This summer a small skate park popped up in a parking lot north of Bde Maka Ska. You could easily miss it, even with the nearby small yard sign that reads, “Bde Maka Ska Skate Pop-Up, Now Open.”

But if you’re in the local skateboarding community, you know exactly where it is, and probably know someone who helped build it.

The Minneapolis Park and Recreation Board collaborated with City of Skate, a non-profit organization, to move a skate park that appeared after a fire burned down the pavilion building at Bde Maka Ska in 2019.

During the spring and summer of 2021, a DIY skatepark was removed from the park’s former pavilion space due to the Park Board’s concern over liability.

In 2020, “a citizen put one obstacle out there,” Scott Oreschnic, owner of the skateboard shop Cal Surf, said. “Last spring, people started adding to the area.” Cal Surf is two short blocks from the pavilion area.

By the summer of 2021, the DIY skate park was established, full of “homemade obstacles,” as Ethan Felder put it. Felder is an employee at Cal Surf and was involved in trying to get the original park back.

“Unofficially we would take care of stuff for safety,” Oreschnic said about his Cal Surf team. Oreschnic is also on the board of City of Skate.

The Park Board wasn’t keen on the DIY skatepark for liability reasons, according to Oreschnic. The board reached out to him and asked him to remove the skateboard obstacles (e.g. rails, ramps). The Park Board could be held liable for injuries sustained on their property.

When the DIY park came down, a skateboarder, whom Oreschnic referred to as “a kid,” started a petition and in two days got 1,5000 signatures asking to re-establish the park. The kid showed it to the Park Board.

The board responded and said they’d be happy to re-establish a skate park but it would have to be an official Park Board project.

That’s where City of Skate stepped in.

City of Skate has helped the city establish other sanctioned skate areas, such as Elliot Skate Plaza.

According to Oreschnic, some Park Board members were ready to set something up two weeks after the DIY park came down, but there was a long delay. Bureaucracy.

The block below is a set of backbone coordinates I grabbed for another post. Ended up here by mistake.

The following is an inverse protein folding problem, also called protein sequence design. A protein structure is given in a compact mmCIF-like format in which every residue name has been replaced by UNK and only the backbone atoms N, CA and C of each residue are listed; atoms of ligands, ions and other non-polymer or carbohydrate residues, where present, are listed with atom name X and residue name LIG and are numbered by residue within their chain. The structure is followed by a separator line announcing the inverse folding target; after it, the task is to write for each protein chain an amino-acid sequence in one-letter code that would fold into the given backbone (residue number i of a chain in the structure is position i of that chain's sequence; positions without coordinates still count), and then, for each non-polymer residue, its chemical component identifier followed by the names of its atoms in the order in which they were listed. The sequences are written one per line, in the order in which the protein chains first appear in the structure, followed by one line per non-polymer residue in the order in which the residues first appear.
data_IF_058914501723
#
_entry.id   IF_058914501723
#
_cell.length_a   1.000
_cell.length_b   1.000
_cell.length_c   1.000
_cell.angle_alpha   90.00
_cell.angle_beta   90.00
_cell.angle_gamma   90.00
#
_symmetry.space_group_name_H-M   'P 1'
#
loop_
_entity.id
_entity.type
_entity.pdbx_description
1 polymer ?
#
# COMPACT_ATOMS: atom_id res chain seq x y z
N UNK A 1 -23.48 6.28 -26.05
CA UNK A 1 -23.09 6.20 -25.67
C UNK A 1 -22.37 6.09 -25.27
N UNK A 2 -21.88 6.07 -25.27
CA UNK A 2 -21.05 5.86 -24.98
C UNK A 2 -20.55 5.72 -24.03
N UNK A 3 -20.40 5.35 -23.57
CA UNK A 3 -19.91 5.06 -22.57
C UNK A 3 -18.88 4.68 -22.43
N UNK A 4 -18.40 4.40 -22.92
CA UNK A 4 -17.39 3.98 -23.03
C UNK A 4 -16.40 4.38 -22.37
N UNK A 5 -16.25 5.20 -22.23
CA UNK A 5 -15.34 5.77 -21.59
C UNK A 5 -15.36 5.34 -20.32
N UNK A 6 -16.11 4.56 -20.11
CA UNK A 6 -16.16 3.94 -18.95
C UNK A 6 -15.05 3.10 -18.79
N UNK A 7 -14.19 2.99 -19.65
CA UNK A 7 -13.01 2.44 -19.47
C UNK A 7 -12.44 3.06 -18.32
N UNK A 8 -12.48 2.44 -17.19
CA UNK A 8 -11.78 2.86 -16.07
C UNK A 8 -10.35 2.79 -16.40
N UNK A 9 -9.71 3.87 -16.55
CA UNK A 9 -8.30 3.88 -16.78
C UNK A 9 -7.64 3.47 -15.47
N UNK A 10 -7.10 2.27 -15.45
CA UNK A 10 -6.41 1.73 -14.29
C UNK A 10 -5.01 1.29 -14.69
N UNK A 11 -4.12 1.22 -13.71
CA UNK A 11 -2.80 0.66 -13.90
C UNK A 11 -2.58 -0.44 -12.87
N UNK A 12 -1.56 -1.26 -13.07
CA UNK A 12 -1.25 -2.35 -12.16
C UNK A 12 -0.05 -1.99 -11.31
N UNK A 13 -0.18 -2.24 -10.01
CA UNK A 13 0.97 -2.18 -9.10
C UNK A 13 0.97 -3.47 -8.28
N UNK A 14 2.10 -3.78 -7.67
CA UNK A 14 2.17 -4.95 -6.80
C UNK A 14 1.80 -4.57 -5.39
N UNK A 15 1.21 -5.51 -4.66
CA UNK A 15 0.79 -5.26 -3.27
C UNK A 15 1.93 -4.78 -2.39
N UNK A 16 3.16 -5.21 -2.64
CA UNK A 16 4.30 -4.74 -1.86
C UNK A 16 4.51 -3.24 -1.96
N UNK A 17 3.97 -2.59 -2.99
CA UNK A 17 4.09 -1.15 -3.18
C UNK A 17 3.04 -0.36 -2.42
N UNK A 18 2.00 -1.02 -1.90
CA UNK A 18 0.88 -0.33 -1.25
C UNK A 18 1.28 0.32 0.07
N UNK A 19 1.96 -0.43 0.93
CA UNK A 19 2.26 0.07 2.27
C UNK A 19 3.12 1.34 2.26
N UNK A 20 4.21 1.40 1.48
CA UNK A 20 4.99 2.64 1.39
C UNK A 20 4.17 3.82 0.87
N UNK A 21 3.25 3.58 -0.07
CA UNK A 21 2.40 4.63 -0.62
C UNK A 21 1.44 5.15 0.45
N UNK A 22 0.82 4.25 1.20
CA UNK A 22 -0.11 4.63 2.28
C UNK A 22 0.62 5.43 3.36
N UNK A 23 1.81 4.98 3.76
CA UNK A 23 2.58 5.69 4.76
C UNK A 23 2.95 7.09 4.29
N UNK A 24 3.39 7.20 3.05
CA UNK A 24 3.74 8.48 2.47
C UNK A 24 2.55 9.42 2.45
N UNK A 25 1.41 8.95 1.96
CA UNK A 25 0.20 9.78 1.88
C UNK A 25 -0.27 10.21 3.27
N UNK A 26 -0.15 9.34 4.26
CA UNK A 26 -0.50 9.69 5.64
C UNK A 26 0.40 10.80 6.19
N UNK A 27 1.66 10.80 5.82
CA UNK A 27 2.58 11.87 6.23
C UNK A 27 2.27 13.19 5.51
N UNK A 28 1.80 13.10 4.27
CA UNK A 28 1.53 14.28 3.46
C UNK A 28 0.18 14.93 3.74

City of Skate originally offered to build the skate park but the Park Board told them: if you build it, you insure it. Without massive financing to insure a park, City of Skate gave the project over to the Park Board but continued to collaborate with them on design elements.

In early July, the pop-up skate park opened.

The park was built with repurposed items from the parks system. Rails in the pop-park park come from Painters Park. Old picnic tables were used on other obstacles.

Skateboarders maintained a close connection with the Park Board as they established the pop-up skate park. A skateboarder, Ian Wheat, designed the park. Wheat and Dan Pergrin, also a skateboarder, worked with the Park Board to refurbish materials for the park.

But ”it’s not skateboarder-built,” Oreschnic said.

On the day the obstacles were installed, skateboarders showed up to guide the installation and prep the park.

Felder was there that day.

“The city gave us rub bricks,” Feldman said, as he showed me the worn down apparatuses, which are typically used to buff out “blemishes” on concrete. Skateboarders use rub bricks to completely smooth out concrete curbs.

Ken Okada and Ethan Feldman smooth out concrete curbs with rub bricks at the Bde Maka Ska pop-up skate park. Photo courtesy of City of Skate

Ethan Feldman holds one of the rub bricks after it was used to smooth out the concrete curbs at the Bde Maka Ska pop-up skate park. There’s typically inches of black rub brick above what Feldman is holding.

The Park Board also made a specific mold for the skateboard-friendly concrete barriers at the end of the park.  

Part of the Bde Maka Ska pop-up skate park facing west towards the parking lots. The concrete molds made specifically for the skateboarders create a barrier from the parking lot. Photo by Emanual Williams

The park was supposed to take up a full lot on the north end of Bde Maka Ska but got cut down to a turn-around area without taking away any parking spaces.

Wind surfers complained that they wouldn’t be able to find parking if the Park Board removed access to one of the three lots. The surfers presented a petition with 40 signatures to the Park Board which was enough to shrink the pop-up skate park. The skateboarders were annoyed. Most of them walk, bus, bike, or skate to the skate park and don’t need parking to enjoy their activity.

Despite the smaller size, Feldman expressed a lot of excitement over the park. He goes there every day, a short bike ride from where he lives in South Uptown.

The skate park is temporary through 2023. A permanent skate park is written into the Bde Maka Ska - Harriet Master Plan. “Integrate skateboard space within promenade at Bde Maka Ska Parkway,” is a listed project in the plan. The Bde Maka Ska pavilion construction, as presented in this plan. does not include a skatepark. There is no date set for a permanent skate park at this time.